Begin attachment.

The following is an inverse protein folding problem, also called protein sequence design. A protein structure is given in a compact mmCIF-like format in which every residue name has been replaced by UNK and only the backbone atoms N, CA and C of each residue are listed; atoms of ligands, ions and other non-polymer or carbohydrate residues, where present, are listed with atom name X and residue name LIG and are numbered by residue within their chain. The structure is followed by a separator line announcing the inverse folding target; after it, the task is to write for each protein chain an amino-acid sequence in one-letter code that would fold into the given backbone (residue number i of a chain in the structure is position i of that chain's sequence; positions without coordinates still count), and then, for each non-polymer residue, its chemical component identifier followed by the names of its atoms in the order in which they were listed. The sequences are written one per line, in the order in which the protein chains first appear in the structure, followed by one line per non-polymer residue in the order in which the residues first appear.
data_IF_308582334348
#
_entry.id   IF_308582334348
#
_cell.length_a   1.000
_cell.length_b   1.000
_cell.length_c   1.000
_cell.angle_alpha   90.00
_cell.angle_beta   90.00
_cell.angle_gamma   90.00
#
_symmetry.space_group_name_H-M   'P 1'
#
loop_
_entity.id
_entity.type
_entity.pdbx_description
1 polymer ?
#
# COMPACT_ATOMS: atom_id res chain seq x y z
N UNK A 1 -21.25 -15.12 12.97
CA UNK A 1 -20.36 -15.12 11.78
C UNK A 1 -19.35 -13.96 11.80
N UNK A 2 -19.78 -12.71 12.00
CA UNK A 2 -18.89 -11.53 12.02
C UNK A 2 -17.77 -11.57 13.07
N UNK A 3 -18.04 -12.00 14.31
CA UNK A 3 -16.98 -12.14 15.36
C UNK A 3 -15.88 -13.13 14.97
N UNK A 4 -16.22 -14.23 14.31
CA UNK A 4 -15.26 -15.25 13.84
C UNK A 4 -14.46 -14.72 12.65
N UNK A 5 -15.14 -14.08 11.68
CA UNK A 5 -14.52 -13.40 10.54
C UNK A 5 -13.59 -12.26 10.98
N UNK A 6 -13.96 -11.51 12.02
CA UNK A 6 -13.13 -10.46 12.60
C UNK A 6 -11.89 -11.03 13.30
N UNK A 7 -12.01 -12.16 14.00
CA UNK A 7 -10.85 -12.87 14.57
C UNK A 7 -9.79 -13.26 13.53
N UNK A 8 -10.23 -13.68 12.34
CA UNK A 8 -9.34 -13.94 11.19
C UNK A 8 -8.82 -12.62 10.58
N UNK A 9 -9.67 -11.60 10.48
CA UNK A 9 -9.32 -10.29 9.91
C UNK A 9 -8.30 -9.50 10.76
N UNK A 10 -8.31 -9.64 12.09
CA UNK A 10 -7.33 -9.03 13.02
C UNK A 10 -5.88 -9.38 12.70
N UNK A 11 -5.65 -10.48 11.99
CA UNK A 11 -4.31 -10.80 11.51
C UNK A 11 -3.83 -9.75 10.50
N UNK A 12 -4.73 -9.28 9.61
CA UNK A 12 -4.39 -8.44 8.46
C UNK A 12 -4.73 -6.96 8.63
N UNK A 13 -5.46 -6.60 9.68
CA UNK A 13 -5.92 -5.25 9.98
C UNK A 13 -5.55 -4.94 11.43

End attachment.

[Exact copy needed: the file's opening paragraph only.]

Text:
The following is an inverse protein folding problem, also called protein sequence design. A protein structure is given in a compact mmCIF-like format in which every residue name has been replaced by UNK and only the backbone atoms N, CA and C of each residue are listed; atoms of ligands, ions and other non-polymer or carbohydrate residues, where present, are listed with atom name X and residue name LIG and are numbered by residue within their chain. The structure is followed by a separator line announcing the inverse folding target; after it, the task is to write for each protein chain an amino-acid sequence in one-letter code that would fold into the given backbone (residue number i of a chain in the structure is position i of that chain's sequence; positions without coordinates still count), and then, for each non-polymer residue, its chemical component identifier followed by the names of its atoms in the order in which they were listed. The sequences are written one per line, in the order in which the protein chains first appear in the structure, followed by one line per non-polymer residue in the order in which the residues first appear.